Please note, this one really gets my goat. Where it does not take a secondary stealth OS to set up a phone call, send a text or browse the web. What’s disturbing is, because you do not have root permissions and your Cellular company does, they can see everything on your phone. Therefore, zero privacy prevails..

First Installment Summation

I could go on for quite some time chronicling other digital back door stories I’ve found. But, by now I hope you’ve gotten the gist that no digital device has a reasonable expectation of privacy. It’s been that way for almost two decades and I can find no indication that major changes supporting a reasonable expectation of privacy are on the drawing board. But, know Crypto Currencies are the Tapeworm’s / PTB’s dream come true. Where control mechanisms will be able to selectively turn off and on users’ accounts / access via a computer algorithms based on your online behavior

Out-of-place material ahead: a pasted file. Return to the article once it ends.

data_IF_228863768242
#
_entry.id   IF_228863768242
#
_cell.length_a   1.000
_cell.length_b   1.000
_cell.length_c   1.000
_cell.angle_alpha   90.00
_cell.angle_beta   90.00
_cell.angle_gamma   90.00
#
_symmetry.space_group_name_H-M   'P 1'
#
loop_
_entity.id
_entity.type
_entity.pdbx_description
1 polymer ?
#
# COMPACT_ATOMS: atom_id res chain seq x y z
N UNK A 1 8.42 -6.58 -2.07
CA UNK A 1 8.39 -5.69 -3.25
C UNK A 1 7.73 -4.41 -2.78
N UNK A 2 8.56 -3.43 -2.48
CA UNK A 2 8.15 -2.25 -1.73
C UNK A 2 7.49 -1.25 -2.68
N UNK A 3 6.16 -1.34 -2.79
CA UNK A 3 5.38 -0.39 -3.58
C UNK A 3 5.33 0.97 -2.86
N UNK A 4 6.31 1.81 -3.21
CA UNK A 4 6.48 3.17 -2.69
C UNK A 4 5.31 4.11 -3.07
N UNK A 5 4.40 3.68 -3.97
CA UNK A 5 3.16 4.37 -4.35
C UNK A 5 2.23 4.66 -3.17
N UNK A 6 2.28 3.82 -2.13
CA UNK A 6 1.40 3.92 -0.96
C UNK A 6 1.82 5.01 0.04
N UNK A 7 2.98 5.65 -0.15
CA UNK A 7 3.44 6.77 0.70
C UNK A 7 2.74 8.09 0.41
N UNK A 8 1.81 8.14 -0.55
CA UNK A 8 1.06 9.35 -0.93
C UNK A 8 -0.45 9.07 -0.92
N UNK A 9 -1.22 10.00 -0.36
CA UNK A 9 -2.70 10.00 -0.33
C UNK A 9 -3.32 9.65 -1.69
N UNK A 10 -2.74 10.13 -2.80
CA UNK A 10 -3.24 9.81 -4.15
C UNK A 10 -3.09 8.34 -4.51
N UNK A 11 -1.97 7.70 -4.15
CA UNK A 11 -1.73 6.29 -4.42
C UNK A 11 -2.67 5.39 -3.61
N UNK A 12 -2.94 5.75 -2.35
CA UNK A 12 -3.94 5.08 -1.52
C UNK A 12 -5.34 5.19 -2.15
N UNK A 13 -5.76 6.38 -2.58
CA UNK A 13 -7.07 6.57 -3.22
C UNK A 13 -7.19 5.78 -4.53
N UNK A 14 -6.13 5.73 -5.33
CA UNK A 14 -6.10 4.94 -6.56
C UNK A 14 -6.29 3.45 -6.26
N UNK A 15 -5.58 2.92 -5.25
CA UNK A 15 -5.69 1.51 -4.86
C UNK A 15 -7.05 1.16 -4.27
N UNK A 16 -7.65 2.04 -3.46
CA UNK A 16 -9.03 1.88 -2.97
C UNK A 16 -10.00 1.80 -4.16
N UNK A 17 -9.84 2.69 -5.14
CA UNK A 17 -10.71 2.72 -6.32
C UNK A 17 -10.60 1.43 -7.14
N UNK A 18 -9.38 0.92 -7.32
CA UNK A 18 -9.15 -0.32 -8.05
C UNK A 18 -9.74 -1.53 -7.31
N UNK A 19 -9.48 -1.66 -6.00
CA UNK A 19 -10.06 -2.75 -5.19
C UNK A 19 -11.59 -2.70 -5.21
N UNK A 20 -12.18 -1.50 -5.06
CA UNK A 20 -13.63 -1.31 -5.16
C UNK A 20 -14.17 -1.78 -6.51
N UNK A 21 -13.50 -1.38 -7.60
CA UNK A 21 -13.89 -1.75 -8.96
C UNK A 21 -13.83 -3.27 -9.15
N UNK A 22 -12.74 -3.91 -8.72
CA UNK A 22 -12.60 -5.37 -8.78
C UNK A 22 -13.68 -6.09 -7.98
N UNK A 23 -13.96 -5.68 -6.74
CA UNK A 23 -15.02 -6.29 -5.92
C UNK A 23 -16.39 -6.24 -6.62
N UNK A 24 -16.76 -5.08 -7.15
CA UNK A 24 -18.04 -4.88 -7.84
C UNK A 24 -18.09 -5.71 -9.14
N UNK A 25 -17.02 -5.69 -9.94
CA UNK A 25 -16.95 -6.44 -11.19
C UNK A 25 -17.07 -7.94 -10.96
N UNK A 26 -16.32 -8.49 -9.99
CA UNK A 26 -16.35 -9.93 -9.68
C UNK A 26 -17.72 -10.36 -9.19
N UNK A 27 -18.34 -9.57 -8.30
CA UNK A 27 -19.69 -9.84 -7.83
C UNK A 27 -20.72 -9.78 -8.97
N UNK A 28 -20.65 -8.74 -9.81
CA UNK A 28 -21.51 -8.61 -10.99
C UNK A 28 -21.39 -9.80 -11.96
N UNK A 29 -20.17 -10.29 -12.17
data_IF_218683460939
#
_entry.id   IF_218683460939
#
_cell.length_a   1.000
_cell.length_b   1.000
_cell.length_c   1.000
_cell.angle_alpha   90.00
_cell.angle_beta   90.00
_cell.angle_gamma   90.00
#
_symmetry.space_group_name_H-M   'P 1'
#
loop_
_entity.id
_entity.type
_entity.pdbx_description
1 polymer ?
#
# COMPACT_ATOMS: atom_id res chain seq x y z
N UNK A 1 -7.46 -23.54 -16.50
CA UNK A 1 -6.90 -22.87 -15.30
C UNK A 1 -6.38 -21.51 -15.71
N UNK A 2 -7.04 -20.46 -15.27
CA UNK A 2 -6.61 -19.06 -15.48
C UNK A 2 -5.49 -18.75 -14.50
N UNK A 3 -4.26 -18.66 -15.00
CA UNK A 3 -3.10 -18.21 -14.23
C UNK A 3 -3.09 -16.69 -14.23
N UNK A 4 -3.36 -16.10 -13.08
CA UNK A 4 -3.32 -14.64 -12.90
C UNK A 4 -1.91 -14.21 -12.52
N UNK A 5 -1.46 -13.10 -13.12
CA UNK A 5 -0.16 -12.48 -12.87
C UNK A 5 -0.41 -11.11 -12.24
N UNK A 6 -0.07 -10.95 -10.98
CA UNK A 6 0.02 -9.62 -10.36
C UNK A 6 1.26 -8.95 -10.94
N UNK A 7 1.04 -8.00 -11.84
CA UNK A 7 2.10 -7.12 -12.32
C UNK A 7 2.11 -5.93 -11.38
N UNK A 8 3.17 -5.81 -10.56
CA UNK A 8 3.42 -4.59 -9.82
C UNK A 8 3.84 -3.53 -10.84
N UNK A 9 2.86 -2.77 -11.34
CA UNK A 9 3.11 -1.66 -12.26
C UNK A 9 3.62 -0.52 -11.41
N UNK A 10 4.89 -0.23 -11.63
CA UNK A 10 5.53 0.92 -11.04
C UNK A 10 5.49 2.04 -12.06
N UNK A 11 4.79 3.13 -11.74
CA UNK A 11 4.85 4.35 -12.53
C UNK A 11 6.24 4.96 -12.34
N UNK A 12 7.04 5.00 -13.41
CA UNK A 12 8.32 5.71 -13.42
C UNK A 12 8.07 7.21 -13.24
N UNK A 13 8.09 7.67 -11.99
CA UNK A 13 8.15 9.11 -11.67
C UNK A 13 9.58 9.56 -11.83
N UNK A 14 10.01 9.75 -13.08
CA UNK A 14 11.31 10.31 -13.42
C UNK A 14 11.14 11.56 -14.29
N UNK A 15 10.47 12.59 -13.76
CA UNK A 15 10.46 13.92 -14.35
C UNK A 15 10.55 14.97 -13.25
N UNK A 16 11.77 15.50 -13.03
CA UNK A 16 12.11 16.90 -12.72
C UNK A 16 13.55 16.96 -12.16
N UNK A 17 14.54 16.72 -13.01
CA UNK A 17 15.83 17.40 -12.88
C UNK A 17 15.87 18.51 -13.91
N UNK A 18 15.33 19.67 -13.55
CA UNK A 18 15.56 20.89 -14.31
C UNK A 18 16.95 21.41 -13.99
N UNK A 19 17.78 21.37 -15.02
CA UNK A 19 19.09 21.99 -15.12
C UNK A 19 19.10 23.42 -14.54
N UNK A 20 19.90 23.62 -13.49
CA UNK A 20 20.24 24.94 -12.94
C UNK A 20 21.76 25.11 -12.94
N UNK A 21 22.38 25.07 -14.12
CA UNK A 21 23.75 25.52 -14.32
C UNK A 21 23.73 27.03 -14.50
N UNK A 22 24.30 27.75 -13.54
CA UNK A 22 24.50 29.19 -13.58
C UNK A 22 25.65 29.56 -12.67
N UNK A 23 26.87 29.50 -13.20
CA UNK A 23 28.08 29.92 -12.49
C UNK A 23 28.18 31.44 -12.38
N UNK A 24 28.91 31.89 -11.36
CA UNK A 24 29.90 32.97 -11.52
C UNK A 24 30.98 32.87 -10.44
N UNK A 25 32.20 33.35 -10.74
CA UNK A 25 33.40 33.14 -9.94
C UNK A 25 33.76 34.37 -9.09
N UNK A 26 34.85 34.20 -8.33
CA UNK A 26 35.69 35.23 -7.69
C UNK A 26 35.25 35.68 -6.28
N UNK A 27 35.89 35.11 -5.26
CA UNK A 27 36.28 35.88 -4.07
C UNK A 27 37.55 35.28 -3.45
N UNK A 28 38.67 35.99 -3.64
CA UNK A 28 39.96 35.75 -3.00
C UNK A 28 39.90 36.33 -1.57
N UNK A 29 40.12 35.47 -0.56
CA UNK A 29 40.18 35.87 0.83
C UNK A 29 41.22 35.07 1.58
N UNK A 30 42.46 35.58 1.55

Next, Crypto Currency Theory vs. Practice…

Jim H's picture
Jim H
Status: Diamond Member (Offline)
Joined: Jun 8 2009
Posts: 2339
CAF....

Honestly SP... I find her a little bit, "out there" even for me : )

I think there is enough to think about going on.. well, on planet, like intelligence agency drug running, and elite pedophilia, without getting too much into the off planet ideas. 

The biggest problem Crypto Currencies have is where they reside. Digital platforms have “zero” integrity.